The analysis is based on information from the 2012 Uniform Data System, which tracks patient demographics, services provided, clinical indicators, utilization rates, revenue, costs, and quality performance in community health centers supported by the US Health Resources and Services Administration and other public and nonprofit organizations.

In 2012, community health centers served 20.7 million patients in 8000 medically underserved areas, according to the report from the Geiger Gibson/RCHN Community Health Foundation Research Collaborative at George Washington University in Washington, DC. Of the 7.5 million patients who were uninsured, 3.2 million lived in states that have opted out of the Medicaid expansion.

The new report indicates that about 5.2 million uninsured community health center patients would have been eligible for Medicaid or subsidized coverage if the Medicaid expansion was available nationwide. But 2.3 million of the patients live in opt-out states. Among them, 1.2 million would qualify for subsidies and 1.1 million would be eligible for Medicaid.

But because they live in opt-out states, those 1.1 million patients fall into the coverage gap between traditional Medicaid eligibility and the lower income eligibility limit for premium subsidies in the state exchanges. Traditional Medicaid eligibility covers very low-income residents and usually excludes childless adults without disabilities; the lower eligibility limit for premium subsidies is 100% of the federal poverty level.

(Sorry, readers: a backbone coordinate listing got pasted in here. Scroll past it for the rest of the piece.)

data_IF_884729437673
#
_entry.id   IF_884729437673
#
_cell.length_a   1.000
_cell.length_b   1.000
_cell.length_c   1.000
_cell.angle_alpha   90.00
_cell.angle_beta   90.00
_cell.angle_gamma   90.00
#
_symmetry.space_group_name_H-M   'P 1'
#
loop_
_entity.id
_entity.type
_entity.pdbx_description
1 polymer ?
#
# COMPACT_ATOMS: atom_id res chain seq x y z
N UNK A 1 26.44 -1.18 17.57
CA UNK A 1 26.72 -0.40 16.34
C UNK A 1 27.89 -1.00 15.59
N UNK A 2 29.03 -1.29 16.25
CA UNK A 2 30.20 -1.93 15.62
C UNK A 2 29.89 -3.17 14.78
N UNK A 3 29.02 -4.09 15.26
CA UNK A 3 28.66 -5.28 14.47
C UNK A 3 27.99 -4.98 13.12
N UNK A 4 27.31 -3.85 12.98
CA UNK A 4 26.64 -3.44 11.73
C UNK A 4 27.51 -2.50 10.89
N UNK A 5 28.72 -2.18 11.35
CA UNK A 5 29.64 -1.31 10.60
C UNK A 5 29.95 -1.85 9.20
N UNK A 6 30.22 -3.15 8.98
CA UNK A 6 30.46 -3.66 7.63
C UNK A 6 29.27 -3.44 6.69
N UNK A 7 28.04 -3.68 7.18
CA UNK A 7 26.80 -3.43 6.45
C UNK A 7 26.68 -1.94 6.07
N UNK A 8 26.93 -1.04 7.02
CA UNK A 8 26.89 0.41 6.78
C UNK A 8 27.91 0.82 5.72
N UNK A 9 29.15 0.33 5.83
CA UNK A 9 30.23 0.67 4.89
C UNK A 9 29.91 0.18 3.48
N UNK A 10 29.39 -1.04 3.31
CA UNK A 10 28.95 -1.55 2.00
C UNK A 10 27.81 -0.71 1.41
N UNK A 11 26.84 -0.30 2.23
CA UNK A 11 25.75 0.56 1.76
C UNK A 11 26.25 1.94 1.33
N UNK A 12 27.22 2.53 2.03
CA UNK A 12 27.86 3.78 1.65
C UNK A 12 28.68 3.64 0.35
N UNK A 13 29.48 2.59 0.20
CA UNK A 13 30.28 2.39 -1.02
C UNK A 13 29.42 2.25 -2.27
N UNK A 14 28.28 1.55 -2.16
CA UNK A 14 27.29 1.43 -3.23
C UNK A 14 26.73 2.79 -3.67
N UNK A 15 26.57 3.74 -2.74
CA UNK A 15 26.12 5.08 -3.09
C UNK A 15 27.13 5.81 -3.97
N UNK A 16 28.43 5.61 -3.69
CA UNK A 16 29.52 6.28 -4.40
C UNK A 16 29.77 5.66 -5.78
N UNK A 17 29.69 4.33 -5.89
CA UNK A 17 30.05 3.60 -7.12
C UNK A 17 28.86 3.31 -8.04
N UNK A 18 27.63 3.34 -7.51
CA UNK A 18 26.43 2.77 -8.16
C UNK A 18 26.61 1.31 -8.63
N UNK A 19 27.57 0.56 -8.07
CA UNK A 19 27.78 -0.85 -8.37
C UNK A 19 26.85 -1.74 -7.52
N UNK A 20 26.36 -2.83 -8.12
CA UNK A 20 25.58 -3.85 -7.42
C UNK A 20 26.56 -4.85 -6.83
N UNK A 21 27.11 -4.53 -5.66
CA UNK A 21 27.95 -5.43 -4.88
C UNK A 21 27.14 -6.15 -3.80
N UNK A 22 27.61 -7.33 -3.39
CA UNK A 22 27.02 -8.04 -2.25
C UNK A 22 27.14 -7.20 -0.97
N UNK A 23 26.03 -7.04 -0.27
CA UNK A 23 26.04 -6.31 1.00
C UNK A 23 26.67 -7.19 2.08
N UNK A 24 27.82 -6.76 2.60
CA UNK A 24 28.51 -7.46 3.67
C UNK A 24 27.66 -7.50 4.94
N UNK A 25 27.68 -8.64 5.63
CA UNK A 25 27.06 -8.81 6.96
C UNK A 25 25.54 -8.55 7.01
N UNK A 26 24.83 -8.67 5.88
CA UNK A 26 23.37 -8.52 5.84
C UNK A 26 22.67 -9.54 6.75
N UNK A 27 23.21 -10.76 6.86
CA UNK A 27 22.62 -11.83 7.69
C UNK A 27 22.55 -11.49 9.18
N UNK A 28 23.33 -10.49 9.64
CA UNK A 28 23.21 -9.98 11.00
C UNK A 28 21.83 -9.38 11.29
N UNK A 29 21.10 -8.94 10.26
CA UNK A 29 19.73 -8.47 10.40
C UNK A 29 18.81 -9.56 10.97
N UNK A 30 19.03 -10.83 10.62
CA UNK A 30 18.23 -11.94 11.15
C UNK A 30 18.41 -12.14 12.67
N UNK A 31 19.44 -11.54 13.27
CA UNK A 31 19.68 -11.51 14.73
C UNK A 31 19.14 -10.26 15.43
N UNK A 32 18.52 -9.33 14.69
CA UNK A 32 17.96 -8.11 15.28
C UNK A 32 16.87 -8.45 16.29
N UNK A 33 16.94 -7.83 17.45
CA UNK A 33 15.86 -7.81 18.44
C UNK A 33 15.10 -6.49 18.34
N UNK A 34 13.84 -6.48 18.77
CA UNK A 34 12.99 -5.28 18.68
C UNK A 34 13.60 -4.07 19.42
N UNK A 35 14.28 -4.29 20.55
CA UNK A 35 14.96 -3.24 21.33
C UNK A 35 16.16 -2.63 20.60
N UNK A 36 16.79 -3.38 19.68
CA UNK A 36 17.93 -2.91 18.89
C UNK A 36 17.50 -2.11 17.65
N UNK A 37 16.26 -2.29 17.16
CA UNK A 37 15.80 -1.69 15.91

What’s more, the report also shows that community health centers in opt-out states likely will forgo $569 million in revenues they would have collected under expanded Medicaid programs. In contrast, community health centers in opt-in states are expected to generate about $2.1 billion in revenue from increased Medicaid payments.

Of the 1.1 million patients likely to remain uninsured, 71% live in 11 Southern opt-out states; 35% of the total are concentrated in 5 states: Alabama, Florida, Georgia, Louisiana, and Mississippi.

“Health center patients living in the South remain disproportionately affected by the failure to expand Medicaid,” Sara Rosenbaum, JD, of the Milken Institute School of Public Health at George Washington University, said in a statement. Poor, minority patients in opt-out states already face troubling health disparities, and the decision to reject the Medicaid expansion threatens to worsen those disparities, according to the report.

 

JAMA Forum: What Do We Now Know About the Affordable Care Act?

Gail Wilensky, PhD

Gail Wilensky, PhD